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US Politicians Play Blame Game Over Air Ticket Tax

by Leroy Baker,, Washington

05 August 2011

The disagreements over spending and tax between Democrat and Republican politicians appear to have followed them into vacation, as the United States Congress has yet to resolve a renewal of the airline passenger ticket tax and other aviation-related taxes that expired at midnight on July 22.

The US taxes which have not been extended include the 7.5% passenger ticket tax and flight segment tax of USD3.70 per passenger, together with the passenger facility charge of up to USD4.50 and a federal security charge of USD2.50. It was pointed out that, previously, Congress had extended the taxes up to twenty separate times, without controversy.

As a consequence, several Federal Aviation Administration (FAA) programmes have also expired. Many airport modernization projects across the country have been halted, and nearly 4,000 FAA personnel, many needed to oversee various aspects of these projects, were furloughed without pay, beginning on July 23.

Before the deadline date, in an attempt to protect airport subsidies included in the Essential Air Service (EAS) programmes within the legislation, the Democrat-led Senate failed to approve an extension that the Republican-led House of Representatives had already passed, and both sides then began to point the finger of blame at each other.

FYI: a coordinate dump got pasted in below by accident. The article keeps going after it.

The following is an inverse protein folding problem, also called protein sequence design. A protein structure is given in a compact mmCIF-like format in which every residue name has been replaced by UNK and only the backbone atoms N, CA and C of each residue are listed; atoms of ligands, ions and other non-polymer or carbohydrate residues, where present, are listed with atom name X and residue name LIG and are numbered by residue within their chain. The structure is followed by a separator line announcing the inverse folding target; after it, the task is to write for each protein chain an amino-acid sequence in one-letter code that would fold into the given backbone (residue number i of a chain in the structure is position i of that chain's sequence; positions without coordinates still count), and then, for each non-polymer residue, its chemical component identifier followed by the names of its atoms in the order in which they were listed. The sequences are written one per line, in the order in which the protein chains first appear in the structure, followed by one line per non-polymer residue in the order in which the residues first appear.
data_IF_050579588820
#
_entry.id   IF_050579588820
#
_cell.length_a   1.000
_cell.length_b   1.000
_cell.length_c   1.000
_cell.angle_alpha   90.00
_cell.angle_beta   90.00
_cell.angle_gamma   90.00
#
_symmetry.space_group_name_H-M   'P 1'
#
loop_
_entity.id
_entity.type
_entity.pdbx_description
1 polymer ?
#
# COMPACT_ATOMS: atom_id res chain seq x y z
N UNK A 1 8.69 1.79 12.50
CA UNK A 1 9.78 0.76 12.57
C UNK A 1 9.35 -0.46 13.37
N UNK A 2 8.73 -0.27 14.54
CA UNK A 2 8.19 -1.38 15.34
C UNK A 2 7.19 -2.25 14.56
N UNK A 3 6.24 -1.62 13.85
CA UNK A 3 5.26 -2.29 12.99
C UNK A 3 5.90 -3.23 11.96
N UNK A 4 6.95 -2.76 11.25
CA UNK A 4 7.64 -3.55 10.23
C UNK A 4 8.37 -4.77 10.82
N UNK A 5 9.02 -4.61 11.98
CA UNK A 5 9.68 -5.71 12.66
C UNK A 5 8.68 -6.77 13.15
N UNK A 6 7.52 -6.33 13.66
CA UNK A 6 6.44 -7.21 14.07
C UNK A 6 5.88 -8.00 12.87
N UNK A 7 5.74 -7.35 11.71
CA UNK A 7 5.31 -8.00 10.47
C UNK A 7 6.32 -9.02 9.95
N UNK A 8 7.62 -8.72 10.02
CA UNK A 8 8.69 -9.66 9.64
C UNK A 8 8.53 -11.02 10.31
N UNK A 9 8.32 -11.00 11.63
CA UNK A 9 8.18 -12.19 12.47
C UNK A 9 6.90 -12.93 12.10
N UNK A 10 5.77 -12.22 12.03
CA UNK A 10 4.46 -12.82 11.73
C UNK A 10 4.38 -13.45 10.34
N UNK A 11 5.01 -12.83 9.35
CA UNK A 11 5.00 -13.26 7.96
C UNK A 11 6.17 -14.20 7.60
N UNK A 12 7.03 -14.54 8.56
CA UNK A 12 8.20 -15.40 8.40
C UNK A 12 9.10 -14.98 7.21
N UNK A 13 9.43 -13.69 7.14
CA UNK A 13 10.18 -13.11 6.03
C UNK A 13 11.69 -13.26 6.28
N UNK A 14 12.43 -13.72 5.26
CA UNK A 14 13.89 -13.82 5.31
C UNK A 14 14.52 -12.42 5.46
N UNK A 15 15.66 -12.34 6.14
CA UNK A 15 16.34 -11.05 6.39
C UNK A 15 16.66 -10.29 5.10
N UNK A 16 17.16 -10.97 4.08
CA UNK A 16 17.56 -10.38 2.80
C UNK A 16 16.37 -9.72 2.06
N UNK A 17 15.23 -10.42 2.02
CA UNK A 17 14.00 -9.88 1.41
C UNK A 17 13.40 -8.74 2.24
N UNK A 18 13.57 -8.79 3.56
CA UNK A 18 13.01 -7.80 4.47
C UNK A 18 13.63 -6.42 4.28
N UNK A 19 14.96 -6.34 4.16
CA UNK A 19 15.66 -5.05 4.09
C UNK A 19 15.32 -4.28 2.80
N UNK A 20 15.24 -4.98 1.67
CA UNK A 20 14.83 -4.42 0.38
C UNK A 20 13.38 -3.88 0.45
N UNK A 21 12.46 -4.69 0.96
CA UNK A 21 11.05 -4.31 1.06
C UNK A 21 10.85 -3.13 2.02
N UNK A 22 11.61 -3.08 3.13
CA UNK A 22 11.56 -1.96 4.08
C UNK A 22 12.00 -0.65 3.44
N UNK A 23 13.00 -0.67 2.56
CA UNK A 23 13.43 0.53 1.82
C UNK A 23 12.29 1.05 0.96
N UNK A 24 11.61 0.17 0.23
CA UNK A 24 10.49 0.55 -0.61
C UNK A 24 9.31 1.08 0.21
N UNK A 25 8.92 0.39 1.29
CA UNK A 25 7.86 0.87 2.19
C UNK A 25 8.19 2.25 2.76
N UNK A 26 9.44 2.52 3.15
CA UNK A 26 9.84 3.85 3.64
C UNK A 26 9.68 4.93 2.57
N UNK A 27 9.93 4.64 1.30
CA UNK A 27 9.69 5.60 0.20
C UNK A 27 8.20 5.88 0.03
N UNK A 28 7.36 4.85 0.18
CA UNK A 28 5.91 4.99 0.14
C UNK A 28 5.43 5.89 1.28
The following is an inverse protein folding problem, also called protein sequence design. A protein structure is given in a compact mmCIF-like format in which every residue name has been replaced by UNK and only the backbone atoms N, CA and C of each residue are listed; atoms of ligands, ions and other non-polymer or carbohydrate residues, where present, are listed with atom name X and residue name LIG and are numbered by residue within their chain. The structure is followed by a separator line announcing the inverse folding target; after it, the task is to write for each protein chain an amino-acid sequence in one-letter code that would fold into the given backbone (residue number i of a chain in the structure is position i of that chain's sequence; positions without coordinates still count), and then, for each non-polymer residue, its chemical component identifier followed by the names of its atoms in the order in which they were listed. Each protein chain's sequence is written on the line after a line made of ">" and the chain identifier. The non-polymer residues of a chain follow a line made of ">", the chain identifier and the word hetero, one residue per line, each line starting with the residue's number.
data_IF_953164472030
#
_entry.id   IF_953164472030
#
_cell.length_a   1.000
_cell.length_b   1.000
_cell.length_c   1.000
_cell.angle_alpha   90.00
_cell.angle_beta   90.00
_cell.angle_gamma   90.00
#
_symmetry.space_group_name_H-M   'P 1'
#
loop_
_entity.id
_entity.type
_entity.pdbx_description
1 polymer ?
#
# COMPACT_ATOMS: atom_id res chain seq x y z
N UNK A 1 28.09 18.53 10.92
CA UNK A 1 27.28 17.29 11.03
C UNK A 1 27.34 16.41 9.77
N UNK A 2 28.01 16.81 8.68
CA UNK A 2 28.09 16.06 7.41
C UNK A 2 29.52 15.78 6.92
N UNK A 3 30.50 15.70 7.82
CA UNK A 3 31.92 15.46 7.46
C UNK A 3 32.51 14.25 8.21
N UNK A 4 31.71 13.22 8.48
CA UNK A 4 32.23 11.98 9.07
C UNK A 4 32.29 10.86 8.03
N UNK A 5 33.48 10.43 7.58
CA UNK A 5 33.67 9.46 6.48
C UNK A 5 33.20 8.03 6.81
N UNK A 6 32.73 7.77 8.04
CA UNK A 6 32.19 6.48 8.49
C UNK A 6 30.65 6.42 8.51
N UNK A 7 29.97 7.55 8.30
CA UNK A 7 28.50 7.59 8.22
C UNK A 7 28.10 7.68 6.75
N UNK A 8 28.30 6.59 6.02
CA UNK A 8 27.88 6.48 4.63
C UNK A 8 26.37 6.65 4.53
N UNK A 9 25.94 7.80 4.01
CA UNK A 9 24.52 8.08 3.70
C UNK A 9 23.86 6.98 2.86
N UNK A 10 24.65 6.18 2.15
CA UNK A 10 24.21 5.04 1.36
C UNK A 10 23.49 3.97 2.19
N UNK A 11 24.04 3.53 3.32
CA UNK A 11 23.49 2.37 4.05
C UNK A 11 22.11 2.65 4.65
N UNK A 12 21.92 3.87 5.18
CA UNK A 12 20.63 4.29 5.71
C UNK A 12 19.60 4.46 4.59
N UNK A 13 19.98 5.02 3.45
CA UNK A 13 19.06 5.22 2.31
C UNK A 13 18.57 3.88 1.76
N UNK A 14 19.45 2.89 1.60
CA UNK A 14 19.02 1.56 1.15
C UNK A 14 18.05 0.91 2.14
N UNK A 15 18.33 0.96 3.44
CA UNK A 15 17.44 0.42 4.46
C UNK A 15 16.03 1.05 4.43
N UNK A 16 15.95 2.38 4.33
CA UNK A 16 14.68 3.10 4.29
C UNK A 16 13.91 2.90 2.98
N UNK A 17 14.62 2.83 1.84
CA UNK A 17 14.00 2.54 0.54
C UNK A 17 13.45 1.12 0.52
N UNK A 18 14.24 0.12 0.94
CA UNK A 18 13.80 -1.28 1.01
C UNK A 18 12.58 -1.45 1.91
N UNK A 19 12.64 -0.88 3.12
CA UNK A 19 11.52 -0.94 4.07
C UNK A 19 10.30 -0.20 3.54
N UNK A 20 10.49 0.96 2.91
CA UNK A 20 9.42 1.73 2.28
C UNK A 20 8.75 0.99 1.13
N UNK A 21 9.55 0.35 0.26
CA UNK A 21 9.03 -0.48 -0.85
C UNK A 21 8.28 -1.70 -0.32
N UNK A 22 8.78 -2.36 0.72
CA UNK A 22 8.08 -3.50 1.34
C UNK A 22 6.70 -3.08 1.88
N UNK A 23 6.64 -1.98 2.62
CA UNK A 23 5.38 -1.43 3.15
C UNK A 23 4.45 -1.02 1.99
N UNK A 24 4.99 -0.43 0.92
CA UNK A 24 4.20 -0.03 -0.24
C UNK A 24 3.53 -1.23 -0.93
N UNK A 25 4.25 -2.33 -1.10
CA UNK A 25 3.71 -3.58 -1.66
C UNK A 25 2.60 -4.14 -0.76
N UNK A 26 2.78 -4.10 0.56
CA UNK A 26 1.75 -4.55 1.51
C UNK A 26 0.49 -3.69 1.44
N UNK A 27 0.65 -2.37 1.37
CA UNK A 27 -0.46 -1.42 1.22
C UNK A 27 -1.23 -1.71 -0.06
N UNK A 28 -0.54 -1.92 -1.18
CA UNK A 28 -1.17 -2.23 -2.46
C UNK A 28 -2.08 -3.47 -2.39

The extension approved by the House on July 20 would maintain current funding levels for the FAA until September 16, 2011, but would also eliminate passenger ticket subsidies at some airports, including three airports that are subsidized in excess of USD1,000 per ticket. That provision would save USD4.1m, while a limitation of EAS eligibility to communities that are located 90 or more miles from a large or medium hub airport would result in USD12.5m in annual savings.

On August 2, Jay Rockefeller, Democrat Chairman of the Senate Committee on Commerce, Science, and Transportation, issued a statement arguing that “the House Republicans’ insistence on attaching anti-worker provisions to an aviation bill has brought about a terrible stalemate that is hurting the economy. Today, Republicans once again objected to a simple, fair request — a ‘clean’ extension of funding that would maintain operations into the fall, allow the FAA to function, and restart bipartisan negotiations.”

The following day, in an apparent reply, the Republican House Speaker, John Boehner, said: “All it will take to end this crisis is for the Senate to pass the House-approved FAA extension. I respect the fact that Senators have certain objections, but they have had two weeks to respond to the House bill and done nothing, leaving tens of thousands of workers in limbo. The House has done its job, and now it’s time for Senators to do theirs.”

At the same time, President Barack Obama entered the fray, by also pointing out the tax consequences. “The airlines are still collecting these (taxes) because it’s priced into their tickets, but they’re not turning them over to the federal government, and the federal government stands to lose USD200m a week. And we don’t anticipate it’s going to be easy to get that money back. Even though the airlines are collecting it, they’re keeping it.”

“So,” he concluded, “this is a lose-lose-lose situation that can be easily solved if Congress gets back into town and does its job. And they don’t even have to come back into town. The House and the Senate could, through a procedural agreement, basically do this through unanimous consent. And they can have the fights that they want to have when they get back.”

TAGS: tax | business | air passenger duty (APD) | law | aviation | travel and tourism | legislation | United States

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